All residents pay taxes on any income earned in Israel. A graduated income tax determines the percentage the government takes away from your income. In the lowest tax bracket, 10% of your income goes to the state. In the highest bracket, about 45% of your income goes to the state.
Employers are responsible for deducting the appropriate amount of income for taxation, which they send to the Tax Authority on the 15th every month. Self-employed residents file income taxes to the Tax Authority monthly. The Israeli tax schedule follows the Gregorian calendar, not the Jewish one.
Immigrant tax reductions
New Jewish immigrants to Israel (olim) can receive almost 100% reduction in income taxes for the first 18 months in Israel. For the next 42 months, immigrants continue to receive smaller tax reductions.
Residents are required to contribute to national insurance (bitauch leumi), which is run by the National Insurance Institute. This acts as Israel's social security system. Your employer deducts 5% of your income and pays it to national insurance. If you are self-employed, you must make payments to the National Insurance Institute.
The insurance includes pensions, unemployment payments, maternity supplements and disability payments. Employers take care of sick pay.
Pensions: In Israel, the pension ages for men and women are 67 and 64, respectively. Israelis are entitled to a minimum monthly pension of 1350 shekels. If you move abroad, you may receive payments for six months after leaving Israel. For longer stays abroad, you must contact the National Insurance Institute.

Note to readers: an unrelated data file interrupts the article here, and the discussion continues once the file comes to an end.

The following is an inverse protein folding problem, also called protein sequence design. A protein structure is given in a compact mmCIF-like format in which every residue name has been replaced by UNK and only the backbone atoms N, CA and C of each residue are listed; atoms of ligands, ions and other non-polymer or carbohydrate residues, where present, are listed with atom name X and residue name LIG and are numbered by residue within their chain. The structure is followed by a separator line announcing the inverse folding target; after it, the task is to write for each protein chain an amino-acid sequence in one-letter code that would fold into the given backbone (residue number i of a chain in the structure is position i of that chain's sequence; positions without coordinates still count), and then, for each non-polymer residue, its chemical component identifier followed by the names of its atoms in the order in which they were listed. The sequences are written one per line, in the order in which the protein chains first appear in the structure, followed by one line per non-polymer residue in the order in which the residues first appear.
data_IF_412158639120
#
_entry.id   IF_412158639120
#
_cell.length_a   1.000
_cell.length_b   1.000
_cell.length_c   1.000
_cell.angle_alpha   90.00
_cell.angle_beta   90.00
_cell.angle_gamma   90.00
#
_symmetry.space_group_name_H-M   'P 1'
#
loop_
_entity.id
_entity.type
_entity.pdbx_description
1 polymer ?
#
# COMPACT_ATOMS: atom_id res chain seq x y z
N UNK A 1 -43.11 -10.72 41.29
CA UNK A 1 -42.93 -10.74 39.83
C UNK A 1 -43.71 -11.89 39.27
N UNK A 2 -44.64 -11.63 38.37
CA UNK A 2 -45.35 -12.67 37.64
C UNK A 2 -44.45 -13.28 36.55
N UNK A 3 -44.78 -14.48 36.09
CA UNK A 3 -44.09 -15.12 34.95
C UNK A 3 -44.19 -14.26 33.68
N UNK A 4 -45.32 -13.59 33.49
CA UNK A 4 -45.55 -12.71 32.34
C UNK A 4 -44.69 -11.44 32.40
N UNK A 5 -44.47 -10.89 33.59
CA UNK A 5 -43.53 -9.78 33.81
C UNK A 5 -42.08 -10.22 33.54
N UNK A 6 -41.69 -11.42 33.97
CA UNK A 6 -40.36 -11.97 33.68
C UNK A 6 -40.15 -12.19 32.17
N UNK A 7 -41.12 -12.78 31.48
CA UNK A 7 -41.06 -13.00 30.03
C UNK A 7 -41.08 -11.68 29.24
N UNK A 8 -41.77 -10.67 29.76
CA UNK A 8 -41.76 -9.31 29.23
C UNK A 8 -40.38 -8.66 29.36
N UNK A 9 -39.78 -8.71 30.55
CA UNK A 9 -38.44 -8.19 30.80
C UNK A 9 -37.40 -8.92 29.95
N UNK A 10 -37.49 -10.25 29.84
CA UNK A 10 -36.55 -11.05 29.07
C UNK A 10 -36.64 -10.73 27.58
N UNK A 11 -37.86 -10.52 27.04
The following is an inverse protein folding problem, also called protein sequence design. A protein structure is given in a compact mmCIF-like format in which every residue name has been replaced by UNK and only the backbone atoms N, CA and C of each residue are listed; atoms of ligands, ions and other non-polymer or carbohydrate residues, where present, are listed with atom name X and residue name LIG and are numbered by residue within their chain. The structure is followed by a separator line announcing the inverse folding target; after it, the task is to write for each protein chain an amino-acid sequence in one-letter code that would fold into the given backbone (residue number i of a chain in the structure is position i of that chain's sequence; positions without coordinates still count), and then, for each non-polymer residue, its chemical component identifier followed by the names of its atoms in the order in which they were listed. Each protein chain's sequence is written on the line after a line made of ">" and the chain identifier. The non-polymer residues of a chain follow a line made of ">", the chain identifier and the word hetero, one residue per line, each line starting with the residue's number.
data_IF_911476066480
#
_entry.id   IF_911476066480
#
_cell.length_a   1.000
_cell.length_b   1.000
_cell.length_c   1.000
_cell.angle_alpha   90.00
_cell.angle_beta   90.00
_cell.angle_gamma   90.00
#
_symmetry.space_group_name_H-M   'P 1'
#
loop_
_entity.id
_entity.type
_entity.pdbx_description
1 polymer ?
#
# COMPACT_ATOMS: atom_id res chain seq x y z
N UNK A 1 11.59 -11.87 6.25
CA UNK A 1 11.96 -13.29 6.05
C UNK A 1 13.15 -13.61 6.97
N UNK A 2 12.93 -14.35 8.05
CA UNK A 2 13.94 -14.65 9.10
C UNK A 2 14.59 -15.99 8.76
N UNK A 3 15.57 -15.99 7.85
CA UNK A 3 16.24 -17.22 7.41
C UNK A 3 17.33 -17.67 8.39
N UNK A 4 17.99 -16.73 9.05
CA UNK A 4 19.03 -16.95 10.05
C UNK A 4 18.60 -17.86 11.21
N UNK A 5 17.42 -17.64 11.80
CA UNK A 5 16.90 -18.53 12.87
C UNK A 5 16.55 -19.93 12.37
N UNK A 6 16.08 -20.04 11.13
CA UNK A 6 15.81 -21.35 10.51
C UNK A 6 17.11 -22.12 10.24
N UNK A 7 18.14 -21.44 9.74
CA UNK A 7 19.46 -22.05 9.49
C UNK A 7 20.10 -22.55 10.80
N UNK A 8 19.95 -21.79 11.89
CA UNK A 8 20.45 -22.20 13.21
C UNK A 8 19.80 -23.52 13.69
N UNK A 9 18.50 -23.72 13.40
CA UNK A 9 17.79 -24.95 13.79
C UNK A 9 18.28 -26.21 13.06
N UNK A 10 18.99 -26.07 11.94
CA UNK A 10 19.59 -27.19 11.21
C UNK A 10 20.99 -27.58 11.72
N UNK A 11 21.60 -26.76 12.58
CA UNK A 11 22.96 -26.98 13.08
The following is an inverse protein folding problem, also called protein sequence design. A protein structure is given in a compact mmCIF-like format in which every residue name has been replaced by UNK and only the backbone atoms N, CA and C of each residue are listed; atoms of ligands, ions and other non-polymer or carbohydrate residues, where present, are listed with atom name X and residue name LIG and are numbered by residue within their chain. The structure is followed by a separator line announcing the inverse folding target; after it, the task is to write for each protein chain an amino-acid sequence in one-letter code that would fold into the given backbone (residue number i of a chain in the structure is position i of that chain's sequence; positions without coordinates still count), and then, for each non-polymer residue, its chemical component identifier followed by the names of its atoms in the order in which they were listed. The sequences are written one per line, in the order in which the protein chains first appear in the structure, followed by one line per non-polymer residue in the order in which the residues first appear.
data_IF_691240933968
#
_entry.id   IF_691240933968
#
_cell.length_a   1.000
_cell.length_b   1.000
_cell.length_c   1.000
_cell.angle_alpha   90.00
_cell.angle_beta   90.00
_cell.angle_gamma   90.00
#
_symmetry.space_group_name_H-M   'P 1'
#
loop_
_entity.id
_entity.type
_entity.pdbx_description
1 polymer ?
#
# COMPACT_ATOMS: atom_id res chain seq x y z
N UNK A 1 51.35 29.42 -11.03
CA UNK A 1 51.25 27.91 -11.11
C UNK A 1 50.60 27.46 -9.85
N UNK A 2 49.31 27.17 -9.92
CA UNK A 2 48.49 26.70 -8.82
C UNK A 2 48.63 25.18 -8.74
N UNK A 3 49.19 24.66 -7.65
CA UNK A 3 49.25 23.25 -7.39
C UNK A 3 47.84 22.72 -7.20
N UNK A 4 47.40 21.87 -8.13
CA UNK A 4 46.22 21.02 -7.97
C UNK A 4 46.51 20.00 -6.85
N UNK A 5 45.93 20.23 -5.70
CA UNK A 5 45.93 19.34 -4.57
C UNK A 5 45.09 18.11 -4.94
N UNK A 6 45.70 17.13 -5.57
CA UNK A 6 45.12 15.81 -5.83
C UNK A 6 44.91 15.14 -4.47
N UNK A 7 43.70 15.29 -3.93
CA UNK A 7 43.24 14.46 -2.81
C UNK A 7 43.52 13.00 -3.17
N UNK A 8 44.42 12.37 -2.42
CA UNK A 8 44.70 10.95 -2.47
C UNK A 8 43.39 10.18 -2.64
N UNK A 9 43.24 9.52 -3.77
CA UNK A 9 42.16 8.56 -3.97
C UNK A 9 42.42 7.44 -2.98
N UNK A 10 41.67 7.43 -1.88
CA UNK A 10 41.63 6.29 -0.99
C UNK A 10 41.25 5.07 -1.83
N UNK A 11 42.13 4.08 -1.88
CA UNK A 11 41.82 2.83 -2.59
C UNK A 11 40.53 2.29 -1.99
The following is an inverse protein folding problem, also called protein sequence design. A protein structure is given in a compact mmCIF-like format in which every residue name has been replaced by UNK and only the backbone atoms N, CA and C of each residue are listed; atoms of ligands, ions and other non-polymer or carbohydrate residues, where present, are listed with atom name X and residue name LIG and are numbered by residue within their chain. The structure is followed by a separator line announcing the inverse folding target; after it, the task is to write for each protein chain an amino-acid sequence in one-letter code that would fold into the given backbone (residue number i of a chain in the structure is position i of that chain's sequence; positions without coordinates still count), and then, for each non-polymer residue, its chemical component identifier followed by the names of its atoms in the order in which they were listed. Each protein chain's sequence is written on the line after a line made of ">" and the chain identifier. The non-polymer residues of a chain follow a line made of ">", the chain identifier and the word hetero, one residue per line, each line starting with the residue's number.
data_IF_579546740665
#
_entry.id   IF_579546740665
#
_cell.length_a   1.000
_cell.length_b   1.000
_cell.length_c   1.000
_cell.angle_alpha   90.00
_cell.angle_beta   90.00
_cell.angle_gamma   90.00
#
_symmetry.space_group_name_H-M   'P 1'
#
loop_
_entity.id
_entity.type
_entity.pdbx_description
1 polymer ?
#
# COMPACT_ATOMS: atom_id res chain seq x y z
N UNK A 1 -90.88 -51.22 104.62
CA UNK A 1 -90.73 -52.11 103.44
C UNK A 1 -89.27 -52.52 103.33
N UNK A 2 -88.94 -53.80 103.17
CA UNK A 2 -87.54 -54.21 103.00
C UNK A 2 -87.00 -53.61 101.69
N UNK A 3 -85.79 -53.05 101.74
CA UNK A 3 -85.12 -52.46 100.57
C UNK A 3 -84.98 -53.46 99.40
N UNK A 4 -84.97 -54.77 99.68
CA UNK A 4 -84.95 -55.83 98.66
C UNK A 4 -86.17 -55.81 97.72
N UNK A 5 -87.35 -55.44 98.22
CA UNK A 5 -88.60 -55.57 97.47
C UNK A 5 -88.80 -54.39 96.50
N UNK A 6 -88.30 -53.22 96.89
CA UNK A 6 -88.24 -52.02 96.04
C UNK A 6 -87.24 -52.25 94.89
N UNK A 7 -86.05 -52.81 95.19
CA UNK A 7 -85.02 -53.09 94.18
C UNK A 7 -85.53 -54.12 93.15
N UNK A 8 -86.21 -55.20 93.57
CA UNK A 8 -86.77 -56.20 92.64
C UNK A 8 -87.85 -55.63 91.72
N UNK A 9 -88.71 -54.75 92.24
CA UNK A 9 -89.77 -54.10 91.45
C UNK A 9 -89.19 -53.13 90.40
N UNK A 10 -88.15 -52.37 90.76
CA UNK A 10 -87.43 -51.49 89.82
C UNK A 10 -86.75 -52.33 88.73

Unemployment benefits: Daily compensation for unemployment is about 300 shekels (2010). Your age and number of dependants determines the length of time you may receive these payments. If you need to leave Israel for more than a few days, you will not be entitled to unemployment benefits.
Disability: You may receive disability insurance if a doctor says that you have a disability which affects your work. Your disability payments are determined by the severity of your disability. In some cases, the insurance will cover up to 75% of your salary. If you move abroad, you may receive insurance payments for six months after leaving Israel.
Maternity leave: Mothers are entitled to two months of paid maternity leave, provided they paid insurance premiums prior to their maternity. Fathers may also have a shorter paid paternity leave.
Israel's National Insurance Institute has more details on national insurance and how to access payments.
Your employer deducts an additional 5% of your income for mandatory health insurance. If you buy private insurance, you will pay your insurance company for coverage. For more information on what health type of health insurance is available, see our guide to healthcare in Israel.